The Feminist Problem

(L-R) Feminist Alliance Leaders and juniors Annabelle Critz, Davis Mathis and Margaret Bethel present at a club meeting. Photo: Genna Schwarz

In 2018, everyone is a feminist. Or is feminism the forbidden f-word? Controversial or not, feminism affects everything. Look at Pace, a school with young men and women learning together, aiming to attend college and later take up similar jobs. Two centuries ago this was impossible. Without the suffragists of the early 19th century, women wouldn’t even have the vote. Earlier feminists, like Mary Wollstonecraft, also fought for equality. And even women of antiquity sought their rights: take, for example, Roman women protesting the oppressive Lex Oppia.

So what’s not to like about empowering women? Merriam-Webster defines feminism as “the theory of the political, economic and social equality of the sexes.” It’s difficult to find people in America today who disagree with the idea that women and men should have equal rights. And yet, a 2016 Washington Post poll found that 30% of women and 50% of men do not identify as feminists. Why are people who support equal rights so hesitant to call themselves feminists? This wariness seems to stem from two basic problems.
Most feminists have heard the term “man-hater.” Individuals using this word see the movement as a sect that believes women are superior to men. Even around Pace, people are uneasy to join what they perceive as the “anti-man club,” the Feminist Alliance. But feminism has never been about hating men. Feminists, from the suffragists to Malala Yousafzai today, strive to lift up women to the same rights as men.
It is true that some people claiming to be feminist think men are inferior. These people are not feminists, but misandrists. Merriam-Webster gets straight to the point: misandry is “hatred of men.” These “feminists,” often found on social media spreading the hashtag #allmen, falsely claim the movement and cause others to avoid it. But true feminists honor the movement’s meaning and advocate for equal rights between men and women. Actress Emma Watson summed it up nicely: “We just want to be treated equally. It’s not about man hating.”
In the age of the internet, it is easy to find posts calling out the patriarchy. And it is clear that across the world, females still lack rights. Many girls in the Middle East cannot access education due to lack of resources, expensive tuition and marriage at a young age. Yet many feminist posts call out much smaller problems as examples of the patriarchy victimizing first-world women.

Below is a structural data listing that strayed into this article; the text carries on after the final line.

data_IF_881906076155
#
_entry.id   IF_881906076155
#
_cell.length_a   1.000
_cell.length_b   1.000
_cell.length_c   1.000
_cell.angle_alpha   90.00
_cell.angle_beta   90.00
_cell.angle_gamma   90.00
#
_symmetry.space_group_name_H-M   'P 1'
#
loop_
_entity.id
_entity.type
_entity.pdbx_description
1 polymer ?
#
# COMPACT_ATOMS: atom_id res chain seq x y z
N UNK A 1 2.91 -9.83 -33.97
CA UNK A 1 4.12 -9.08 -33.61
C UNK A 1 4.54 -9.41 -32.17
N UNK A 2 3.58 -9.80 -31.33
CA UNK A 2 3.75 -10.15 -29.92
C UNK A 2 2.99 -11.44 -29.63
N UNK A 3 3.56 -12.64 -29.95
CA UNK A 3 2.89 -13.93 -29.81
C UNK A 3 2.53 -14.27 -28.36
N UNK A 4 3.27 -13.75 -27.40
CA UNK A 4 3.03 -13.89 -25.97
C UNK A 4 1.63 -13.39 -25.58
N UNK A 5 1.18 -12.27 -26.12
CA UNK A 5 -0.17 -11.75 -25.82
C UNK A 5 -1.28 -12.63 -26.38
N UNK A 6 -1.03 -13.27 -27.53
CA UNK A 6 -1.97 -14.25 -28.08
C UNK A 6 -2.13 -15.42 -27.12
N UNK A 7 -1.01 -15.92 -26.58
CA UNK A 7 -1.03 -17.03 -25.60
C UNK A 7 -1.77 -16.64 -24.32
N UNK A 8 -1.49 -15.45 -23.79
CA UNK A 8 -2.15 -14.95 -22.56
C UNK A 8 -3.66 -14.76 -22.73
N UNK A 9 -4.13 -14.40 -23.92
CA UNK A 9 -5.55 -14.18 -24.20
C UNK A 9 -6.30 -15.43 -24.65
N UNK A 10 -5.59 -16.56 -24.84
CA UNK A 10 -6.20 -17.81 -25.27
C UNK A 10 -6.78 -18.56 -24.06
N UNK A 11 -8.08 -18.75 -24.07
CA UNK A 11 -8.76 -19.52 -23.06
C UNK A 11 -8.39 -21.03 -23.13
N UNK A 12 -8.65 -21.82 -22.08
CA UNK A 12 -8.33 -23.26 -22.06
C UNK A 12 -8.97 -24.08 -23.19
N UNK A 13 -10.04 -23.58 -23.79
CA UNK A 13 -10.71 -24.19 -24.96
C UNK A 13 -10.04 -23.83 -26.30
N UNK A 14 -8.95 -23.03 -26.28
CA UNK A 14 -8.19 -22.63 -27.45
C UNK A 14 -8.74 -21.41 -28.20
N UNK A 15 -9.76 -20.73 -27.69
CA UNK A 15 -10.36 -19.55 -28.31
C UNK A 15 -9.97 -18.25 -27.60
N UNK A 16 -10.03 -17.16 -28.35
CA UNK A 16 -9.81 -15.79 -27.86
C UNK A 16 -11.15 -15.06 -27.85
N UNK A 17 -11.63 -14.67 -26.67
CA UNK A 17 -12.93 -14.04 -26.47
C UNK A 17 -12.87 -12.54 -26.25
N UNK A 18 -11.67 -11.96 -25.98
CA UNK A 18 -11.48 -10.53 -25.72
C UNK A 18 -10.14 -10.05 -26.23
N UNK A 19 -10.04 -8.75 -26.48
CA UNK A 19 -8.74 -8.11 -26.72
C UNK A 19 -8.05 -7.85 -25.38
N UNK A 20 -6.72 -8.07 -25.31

Of course, men and women are often victims – of oppression, of violence, of sexual assault. But not every action by men is victimizing women. The world often perceives feminists as women who always call themselves victims, but it is time for this view to end. It is time for women to stand up and refuse to be victims. Not to claim to be oppressed when there is physical suffering and injustice happening. Not when some women still do not have equal legal rights. This is feminism.
As physicist Rosalyn Yalow said, “if women are to start moving towards that goal [equality], we must believe in ourselves or no one else will believe in us; we must match our aspirations with the competence, courage and determination to succeed.” Feminism is hard work; it always has been. But it is work towards an invaluable goal.
Feminist or not, everyone can agree that men and women should have equal rights. But misconceptions and stigma create barriers that divide those sharing the same goal. Is there a problem with advocating for equal rights? No. Is there a problem with feminism? Not in its purest form. Some people have twisted it to something it is not.
The true problem, though, lies in how people perceive it. When people see feminism as negative, they don’t help women actually suffering. And if everyone does not unite on this issue, the world will never achieve justice for the real oppression of women that continues today. The world will only reach equality if everyone takes up the fight, and this will only happen if non-feminists reconsider their preconceptions about feminism and feminists stay true to the movement’s goal. Only then can they achieve what the world wants: equality.